I think to truly describe the horror of its appearance I would be forced to discover new words quite outside of the human vocabulary. The impossibility of it makes me realize the full extent of what we are doing. The fog grows thicker ahead, seemingly luminescent only as much as the moon allows it, yet strangely more so. I feel a cold wetness between my toes seeping through the fabric of my shoes and our every step is a wet squelch.
“Sodding hell!” I hiss.
“Ssshh!” Maya silences me, as the sound above begins to slow down to a steady, oscillating hum and I realize I have no concept of how long the two of us have been walking hand in hand.
A thing forms on the precipice of my vision, a bending of shadow that doesn’t know what shape to take. It is heavy like my memories, my thoughts and my love for her. Sensations rush by me.
Days where I feel everything at once and moments when I feel nothing at all converge into a single instant where I am paralyzed by fear.
She pulls me deeper into the muck. Water slowly rises to our knees and the light above us trails every movement. I see how my mind has been unfolding inside itself but has now reached out beyond. I hesitate to move as the sheer impossibility of it bids me to stay in place.
“Don’t. I’m afraid,” I admit to her.
“Me too,” she says and we stop. “Let’s go back, I can’t take the sound anymore.”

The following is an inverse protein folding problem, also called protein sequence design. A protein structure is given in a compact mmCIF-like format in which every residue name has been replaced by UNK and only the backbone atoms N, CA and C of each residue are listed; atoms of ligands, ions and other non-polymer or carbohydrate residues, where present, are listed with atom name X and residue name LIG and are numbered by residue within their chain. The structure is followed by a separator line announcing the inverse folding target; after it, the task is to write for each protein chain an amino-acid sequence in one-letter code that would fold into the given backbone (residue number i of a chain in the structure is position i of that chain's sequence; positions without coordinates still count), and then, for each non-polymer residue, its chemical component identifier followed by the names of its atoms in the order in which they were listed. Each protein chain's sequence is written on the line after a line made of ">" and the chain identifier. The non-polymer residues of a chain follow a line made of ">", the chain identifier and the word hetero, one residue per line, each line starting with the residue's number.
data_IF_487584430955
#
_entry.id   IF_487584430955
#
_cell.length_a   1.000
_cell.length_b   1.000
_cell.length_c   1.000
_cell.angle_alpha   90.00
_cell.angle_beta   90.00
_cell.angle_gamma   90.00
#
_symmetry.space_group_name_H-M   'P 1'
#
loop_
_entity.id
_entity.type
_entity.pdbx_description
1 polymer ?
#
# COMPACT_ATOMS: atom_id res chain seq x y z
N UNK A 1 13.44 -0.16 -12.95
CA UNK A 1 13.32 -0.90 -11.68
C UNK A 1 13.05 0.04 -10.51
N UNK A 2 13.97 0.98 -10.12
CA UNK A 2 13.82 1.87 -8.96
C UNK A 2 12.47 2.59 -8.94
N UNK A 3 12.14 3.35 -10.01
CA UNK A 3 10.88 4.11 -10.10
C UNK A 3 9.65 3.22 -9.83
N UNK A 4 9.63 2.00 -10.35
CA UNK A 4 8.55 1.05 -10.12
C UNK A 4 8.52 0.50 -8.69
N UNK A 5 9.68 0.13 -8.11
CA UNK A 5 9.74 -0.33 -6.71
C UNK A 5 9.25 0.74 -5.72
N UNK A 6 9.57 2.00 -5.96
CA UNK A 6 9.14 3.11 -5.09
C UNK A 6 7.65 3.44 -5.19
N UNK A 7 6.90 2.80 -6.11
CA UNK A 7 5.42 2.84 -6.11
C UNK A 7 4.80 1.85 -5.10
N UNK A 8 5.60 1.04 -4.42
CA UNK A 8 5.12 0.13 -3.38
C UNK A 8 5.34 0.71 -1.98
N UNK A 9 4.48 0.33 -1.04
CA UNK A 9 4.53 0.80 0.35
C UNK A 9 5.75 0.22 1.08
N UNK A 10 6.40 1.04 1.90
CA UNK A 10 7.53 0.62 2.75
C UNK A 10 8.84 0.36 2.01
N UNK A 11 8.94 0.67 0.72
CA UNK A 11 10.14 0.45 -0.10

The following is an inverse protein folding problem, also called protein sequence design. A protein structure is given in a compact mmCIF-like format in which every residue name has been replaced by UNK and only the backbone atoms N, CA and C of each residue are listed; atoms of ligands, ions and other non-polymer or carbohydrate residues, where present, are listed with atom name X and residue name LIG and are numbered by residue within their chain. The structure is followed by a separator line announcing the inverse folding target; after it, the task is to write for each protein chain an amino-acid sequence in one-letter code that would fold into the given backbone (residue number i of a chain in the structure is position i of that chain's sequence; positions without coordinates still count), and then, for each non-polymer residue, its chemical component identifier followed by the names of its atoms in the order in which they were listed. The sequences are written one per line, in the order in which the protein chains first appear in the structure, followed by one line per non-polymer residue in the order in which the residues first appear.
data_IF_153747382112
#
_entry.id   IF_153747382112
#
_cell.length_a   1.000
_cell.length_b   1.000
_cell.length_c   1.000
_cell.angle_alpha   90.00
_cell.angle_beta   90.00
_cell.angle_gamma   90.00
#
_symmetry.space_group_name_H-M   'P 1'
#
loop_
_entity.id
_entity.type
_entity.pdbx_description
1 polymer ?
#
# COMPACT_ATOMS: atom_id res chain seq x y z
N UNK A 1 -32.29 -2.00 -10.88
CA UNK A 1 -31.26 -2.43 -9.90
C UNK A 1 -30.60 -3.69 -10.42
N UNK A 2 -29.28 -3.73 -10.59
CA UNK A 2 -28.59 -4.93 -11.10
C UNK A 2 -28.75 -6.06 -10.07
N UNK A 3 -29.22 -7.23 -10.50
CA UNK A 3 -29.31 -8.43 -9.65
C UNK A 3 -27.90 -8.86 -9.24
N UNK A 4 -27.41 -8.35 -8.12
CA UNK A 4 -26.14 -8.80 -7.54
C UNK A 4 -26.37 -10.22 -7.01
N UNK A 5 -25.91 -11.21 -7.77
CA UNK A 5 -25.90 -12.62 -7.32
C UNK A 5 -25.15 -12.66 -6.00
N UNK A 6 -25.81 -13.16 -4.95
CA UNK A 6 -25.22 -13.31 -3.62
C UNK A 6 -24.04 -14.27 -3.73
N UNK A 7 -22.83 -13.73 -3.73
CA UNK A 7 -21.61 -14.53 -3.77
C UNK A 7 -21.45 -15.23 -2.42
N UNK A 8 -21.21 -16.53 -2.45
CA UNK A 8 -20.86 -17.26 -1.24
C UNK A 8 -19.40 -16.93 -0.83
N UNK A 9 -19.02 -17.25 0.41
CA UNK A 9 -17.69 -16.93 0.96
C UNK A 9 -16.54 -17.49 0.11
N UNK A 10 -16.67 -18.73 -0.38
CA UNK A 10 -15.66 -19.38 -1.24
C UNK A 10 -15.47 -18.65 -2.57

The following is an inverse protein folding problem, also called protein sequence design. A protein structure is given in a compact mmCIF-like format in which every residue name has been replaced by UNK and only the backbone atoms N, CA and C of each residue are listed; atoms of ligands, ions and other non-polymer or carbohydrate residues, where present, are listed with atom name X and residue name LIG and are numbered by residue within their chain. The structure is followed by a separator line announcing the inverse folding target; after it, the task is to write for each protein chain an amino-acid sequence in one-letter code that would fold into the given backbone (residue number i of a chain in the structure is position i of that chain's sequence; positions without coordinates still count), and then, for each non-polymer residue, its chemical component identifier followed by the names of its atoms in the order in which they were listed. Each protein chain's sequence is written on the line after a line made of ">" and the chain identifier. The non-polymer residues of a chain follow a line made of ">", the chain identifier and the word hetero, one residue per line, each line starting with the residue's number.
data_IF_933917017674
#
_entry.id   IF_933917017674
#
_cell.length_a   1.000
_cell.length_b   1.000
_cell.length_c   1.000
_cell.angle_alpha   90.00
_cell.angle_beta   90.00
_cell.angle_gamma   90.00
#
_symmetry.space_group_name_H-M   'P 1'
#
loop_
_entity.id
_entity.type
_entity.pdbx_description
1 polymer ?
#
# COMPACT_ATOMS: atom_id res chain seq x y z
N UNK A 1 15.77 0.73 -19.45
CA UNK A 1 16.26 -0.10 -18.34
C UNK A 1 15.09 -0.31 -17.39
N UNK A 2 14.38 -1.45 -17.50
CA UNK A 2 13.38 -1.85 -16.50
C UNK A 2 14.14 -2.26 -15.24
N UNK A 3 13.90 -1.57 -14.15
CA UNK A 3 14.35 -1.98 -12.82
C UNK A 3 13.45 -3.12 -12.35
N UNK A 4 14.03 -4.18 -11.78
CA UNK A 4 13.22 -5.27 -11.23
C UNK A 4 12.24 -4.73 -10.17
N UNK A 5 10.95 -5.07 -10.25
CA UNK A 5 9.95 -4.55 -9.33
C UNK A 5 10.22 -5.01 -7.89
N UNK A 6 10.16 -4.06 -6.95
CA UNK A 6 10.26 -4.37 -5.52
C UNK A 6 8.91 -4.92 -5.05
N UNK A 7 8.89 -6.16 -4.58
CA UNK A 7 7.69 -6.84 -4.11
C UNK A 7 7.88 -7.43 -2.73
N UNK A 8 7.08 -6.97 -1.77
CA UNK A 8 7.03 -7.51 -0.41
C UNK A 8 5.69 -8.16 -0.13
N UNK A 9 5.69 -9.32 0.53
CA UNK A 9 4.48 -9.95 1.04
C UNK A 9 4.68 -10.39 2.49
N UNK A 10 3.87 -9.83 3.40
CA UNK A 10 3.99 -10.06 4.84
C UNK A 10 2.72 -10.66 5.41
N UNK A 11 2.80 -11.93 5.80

It’s me who walks ahead this time, beyond the still water turning into black before me and over to the edge of an infinite drop. On that edge, where a sound of something remarkable below dances with something above, I see the oscillating ellipse descend down into the water, blinding me and turning it into steam, choking the area with mist and leaving behind a hole darker than space. There is silence. Then an outpouring of everything all at once in a great crested wave that crashes against the trees and the rocks and washes away the dirt and the muck and the haze of confusion. The sound of doom envelops me, tosses me about – her hand in mine remaining the one singular centre – as I lose myself in a place where all dimensions dissolve in the absolute.

I wake to the sound of her breathing and the chirping of birds. There’s a headache scraping its way along my cranium, but I regret nothing. A red dawn unfolds wetly from the east. We are soaked.
This day I know something has happened both illuminating and inconceivable in its reality. I know one day my mind will comprehend it, or it may not. One day her mind will understand too. But it is not this day. One day we shall speak of this again, when the stars are right. But it too is not this day. One day she will see me and I will see her. But it is not this day. This day I only wish all of these things. This day I only hope. Yet one day that hope will blossom, and that might as well begin today. For it is a beautiful day.

We never found that lake again, nor did we ever search again.

[image by Jarek Kubicki]

Aug 18, 2014

Posted in Arrangement , Art , Business

Astral Projection

I have dabbled with meditation for years now. However on December the fourth, 2011, after experiencing an episode of intense Satori -- a feeling which lingered for a full three days after -- something remarkable happened to me. I had not planned it and am not closed off to the option that my mind had created all of it, but anyone who has astral projected before will probably know the feelings you have make you believe with absolute certainty that you are somewhere else, that is to say, that you are not where your body is, while, at the same time, you're also fully aware that you are where your body is. There is no duality in this feeling, you feel as though you are in both places at the same time...